Dan37 I wiped the stem down with alcohol to clean the surface of the stem so I could apply the superglue patch. I used a dental pick to remove debris and damage vulcanite. I greased a pipe cleaner with Vaseline and inserted it in the button underneath the hole in the stem. I built up the area around the hole with black super glue. I sprayed it with an accelerator to allow me to add a second and third coat to the repair to the hole. I then flipped the stem and repaired the deep tooth marks on the top of the stem. I filled them and also sprayed them with the accelerator.Dan38

Dan39 Once the stem patch was dry to touch I put the stem back in place on the bowl and sanded the bowl with a medium and a fine grit sanding sponge to remove more of the black stain. I also used a fine grit sanding block. The next four photos show the bowl with the black removed and the grain patterns highlighted.Dan40



Dan43 I set the pipe aside for the night and let the stem repairs cure over night. In the morning I sanded the patched areas with 220 grit sandpaper and with a medium and fine grit sanding sponge. I rubbed the bowl down with a light coat of olive oil to see what contrast would look like. I really liked the overall look of the bowl with the contrast. Seeing this I knew what contrast stain colour I would use on the next stain coat.Dan44



Dan47 There were still small pits in the patches on the top and bottom repairs. I find that when I use an accelerator the spray causes these bubbles that once dry pop and leave pits in the surface of the finish. I sanded the stem surface some more with 220 grit sandpaper to smooth it out and then added another coat of black super glue. When it dried I sanded it again to bring it smooth. In the next two photos you can still see some small pits in the finish.Dan48

Dan49 I repeated the process of filling in the pits and then finished by using some clear super glue which dries more quickly and brushing it over the pitted areas on the stem. Once I had that done I sanded the stem with micromesh sanding pads. I wet sanded with 1500-2400 grit pads. The surface was significantly smoother but the patches still showed through the finish.Dan50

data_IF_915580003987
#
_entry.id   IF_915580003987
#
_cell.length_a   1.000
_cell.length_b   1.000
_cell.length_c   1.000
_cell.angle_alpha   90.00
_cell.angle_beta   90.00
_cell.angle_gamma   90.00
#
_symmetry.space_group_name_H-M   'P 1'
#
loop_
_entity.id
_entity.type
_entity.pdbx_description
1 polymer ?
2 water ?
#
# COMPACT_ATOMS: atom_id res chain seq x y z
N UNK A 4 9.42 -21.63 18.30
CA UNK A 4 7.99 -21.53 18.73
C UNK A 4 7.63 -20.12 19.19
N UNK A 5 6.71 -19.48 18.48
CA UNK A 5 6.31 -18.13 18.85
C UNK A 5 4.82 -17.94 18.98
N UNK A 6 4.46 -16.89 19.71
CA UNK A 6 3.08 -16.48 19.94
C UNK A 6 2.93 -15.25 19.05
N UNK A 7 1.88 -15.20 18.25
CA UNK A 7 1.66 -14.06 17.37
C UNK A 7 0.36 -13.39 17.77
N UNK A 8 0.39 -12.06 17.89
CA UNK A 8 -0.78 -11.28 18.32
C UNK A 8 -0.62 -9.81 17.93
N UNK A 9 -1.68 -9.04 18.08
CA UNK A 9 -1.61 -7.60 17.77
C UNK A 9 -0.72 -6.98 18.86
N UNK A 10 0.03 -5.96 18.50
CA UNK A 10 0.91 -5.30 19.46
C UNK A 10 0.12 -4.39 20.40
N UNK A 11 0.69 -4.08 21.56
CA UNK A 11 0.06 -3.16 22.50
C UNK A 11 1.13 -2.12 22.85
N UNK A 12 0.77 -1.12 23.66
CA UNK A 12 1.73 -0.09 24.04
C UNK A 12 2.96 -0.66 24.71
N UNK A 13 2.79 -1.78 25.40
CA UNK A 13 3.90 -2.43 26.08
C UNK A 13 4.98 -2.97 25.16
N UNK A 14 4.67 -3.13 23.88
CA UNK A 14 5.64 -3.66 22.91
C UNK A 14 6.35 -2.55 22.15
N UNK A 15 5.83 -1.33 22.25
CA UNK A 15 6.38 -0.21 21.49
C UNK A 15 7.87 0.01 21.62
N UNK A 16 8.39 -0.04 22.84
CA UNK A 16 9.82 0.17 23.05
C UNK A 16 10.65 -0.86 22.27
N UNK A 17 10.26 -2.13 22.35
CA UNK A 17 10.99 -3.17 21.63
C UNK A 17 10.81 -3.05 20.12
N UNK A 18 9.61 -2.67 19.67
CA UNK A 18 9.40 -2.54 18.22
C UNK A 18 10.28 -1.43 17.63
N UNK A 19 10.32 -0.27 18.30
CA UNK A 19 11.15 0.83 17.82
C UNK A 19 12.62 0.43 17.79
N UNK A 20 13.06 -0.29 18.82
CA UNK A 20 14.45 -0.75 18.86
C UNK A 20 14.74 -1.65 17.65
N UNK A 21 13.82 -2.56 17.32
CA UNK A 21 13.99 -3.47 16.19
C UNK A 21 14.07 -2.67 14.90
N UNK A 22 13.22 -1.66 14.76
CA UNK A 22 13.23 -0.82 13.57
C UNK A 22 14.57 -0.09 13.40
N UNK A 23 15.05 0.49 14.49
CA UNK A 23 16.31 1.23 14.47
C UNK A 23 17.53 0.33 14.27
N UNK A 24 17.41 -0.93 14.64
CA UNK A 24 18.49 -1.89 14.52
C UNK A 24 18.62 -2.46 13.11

Dan51 I dry sanded with 3200-4000 grit micromesh pads and rubbed the stem down with Obsidian Oil. Once it dried I repeated the sanding with the same pads. The patches are still visible but are gradually blending into the surface of the vulcanite.Dan52

Dan53 I buffed the stem with red Tripoli to remove the scratches in the rubber and to further blend the patches. I then took it back to the work table and dry sanded it with 6000, 8000 and 12,000 grit micromesh pads. I rubbed it down with another coat of Obsidian Oil and set it aside until it was absorbed.Dan54 I rubbed the stem down with Scratch X2.0 to polish the scratches. It is a plastic polish and blemish remover that is used on acrylic/plastic headlamps. It worked wonders in removing the remaining scratches in rubber stem material. I then buffed the stem with Blue Diamond on the buffing wheel and gave it several coats of carnauba wax. I buffed it with a clean flannel buff to raise the shine shown in the next two photos.Dan55

Dan56 After finishing the stem it was time to give the bowl its contrast coat of stain. I used an oxblood aniline stain. I applied it with a folded pipe cleaner to keep it out of the groove around the bowl. I flamed it, reapplied it to the briar and flamed it again.Dan57



Dan60 I buffed the stem and bowl with Blue Diamond and then gave the entire pipe several more coats of carnauba wax. I buffed the pipe with a clean flannel buff. The finished pipe is shown below. I think that Alan Chestnutt’s definition of the restoration process as Saving the Pipe accurately describes the work that went into restoring this beauty. The finished pipe ready to fire up and be enjoyed for many more years to come.Dan61